President-elect Barack Obama's energy team is in place, and he has ambitious plans to reform the nation's energy system.
Where should he start? How about with the nation's largest consumer of petroleum - the Pentagon.
Historically, the Department of Defense and national security concerns drove innovation and inventions that have changed the world. The issue of energy reform presents a timely opportunity for the department to reclaim that critical role.
Mr. Obama has laid out a "Plan for Energy and Environment" acknowledging that our addiction to foreign oil undermines our national security. Since the Defense Department is charged with ensuring our nation's security, should it not lead the way to our nation's energy independence?
The Pentagon is as addicted to foreign oil as the rest of the U.S. A 2001 internal review by the Defense Science Board found that the Pentagon may be the single largest consumer of petroleum in the world. According to the Defense Energy Support Center 2007 Factbook, the department spent $11.5 billion on petroleum in 2007 alone.
That's why the Pentagon needs a comprehensive energy strategy linked to its budget process, technology development efforts, and acquisition activities. This strategy will have to address the disparate needs of the Army, Navy, Air Force, and Marine Corps and provide overarching budget recommendations on energy priorities.
While there are some energy reform efforts under way in the department, these efforts tend to be one-of-a-kind projects that never become mainstream. Secretary of Defense Robert M. Gates should implement a three-point plan:
* create a senior position within the secretary's office whose sole responsibilities are developing the energy strategy and overseeing its execution;
* establish a guideline for determining energy efficiency for all new defense acquisition programs; and
* initiate the Energy Innovation Research Program starting in 2010 to provide dedicated resources for alternative energy and research within the department.
Mr. Gates should immediately establish the position of deputy undersecretary of defense or assistant to the secretary of defense for energy efficiency and investment. This person's first task should be reviewing all the department's ongoing energy reform efforts and developing a comprehensive strategy to achieve the goals laid out by the Obama-Biden Energy Plan, which calls for creating 5 million jobs by investing $150 billion over 10 years to "catalyze" investment in clean energy. He or she would also serve as the Pentagon representative for all energy-related matters with inter-agency forums, the Department of Energy and the White House.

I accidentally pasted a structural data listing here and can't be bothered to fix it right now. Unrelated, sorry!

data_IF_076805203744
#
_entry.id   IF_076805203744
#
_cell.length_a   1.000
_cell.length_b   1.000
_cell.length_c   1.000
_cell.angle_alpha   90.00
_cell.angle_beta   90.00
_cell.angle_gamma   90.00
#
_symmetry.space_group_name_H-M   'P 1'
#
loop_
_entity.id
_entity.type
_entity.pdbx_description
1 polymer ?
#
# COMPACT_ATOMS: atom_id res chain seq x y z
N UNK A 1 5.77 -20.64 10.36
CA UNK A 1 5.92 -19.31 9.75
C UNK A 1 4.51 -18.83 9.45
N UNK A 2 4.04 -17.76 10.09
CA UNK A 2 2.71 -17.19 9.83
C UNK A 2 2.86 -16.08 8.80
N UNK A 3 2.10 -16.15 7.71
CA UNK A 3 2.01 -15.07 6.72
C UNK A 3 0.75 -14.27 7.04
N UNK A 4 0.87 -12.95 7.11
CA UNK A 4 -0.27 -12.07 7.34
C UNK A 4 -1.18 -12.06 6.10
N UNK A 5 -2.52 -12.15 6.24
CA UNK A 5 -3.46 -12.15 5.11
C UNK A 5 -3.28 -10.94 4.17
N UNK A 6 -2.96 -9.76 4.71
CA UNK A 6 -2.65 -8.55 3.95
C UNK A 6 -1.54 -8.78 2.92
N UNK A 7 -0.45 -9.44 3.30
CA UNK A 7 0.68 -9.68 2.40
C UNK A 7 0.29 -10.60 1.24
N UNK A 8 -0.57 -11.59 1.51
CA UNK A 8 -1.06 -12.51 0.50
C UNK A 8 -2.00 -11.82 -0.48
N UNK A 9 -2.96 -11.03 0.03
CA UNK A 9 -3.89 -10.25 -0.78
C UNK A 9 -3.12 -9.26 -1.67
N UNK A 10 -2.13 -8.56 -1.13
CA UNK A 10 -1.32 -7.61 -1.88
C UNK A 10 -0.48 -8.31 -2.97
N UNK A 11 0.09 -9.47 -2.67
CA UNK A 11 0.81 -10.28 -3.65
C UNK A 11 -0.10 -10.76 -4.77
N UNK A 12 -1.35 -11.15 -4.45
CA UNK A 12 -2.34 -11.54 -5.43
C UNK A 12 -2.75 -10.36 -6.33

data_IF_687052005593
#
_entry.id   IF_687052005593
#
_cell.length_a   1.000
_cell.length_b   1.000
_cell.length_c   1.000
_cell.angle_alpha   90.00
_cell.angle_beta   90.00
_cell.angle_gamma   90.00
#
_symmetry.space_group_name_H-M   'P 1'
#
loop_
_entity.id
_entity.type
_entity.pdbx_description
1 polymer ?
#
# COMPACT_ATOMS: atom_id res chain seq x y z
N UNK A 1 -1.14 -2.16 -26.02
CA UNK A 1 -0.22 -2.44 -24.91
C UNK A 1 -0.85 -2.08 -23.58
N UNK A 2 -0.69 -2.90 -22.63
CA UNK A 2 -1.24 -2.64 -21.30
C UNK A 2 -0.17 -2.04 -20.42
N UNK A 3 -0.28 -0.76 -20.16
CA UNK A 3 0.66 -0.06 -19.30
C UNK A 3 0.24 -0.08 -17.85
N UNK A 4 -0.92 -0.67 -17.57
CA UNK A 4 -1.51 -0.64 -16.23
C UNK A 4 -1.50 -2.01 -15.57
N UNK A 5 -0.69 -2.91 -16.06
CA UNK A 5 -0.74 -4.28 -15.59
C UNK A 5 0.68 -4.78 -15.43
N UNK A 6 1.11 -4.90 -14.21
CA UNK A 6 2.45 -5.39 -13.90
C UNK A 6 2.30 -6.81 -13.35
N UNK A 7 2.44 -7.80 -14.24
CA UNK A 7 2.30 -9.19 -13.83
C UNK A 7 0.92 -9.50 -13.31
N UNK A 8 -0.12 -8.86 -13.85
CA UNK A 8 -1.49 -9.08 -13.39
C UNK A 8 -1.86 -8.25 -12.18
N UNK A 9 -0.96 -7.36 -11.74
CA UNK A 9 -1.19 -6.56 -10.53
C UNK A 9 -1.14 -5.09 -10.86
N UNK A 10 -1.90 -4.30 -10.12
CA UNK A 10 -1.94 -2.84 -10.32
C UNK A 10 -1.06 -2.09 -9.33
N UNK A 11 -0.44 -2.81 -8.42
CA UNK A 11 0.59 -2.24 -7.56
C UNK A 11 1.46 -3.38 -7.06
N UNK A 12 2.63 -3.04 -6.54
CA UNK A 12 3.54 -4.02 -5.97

Most important, this position must maintain oversight responsibility for the funding and execution of all energy-related activities, including research and development efforts, to ensure implementation of the strategy. Rather than waiting until after a system is built and operating, an acquisition requirement - what the Pentagon calls a "key performance parameter" - regarding energy efficiency should be established.
Finally, the Pentagon, the Office of Management and Budget, and Congress need to work together to create an Energy Innovation Research Program that promotes alternative and renewable energy solutions. This would ensure that dedicated funding is available, using a funding structure similar to that of the Small Business Innovative Research program.
The Department of Defense uses top-down directives, making it a great starting block for U.S. energy reform efforts. There is no better place to begin solving our energy security issues than with the largest American consumer of petroleum and the largest organization responsible for America's national security.
Thomas M. Spangler III, an Annapolis resident and a senior civilian at the Naval Postgraduate School, is assigned to the Office of the Secretary of Defense. The views presented here are his own. His e-mail is firstname.lastname@example.org.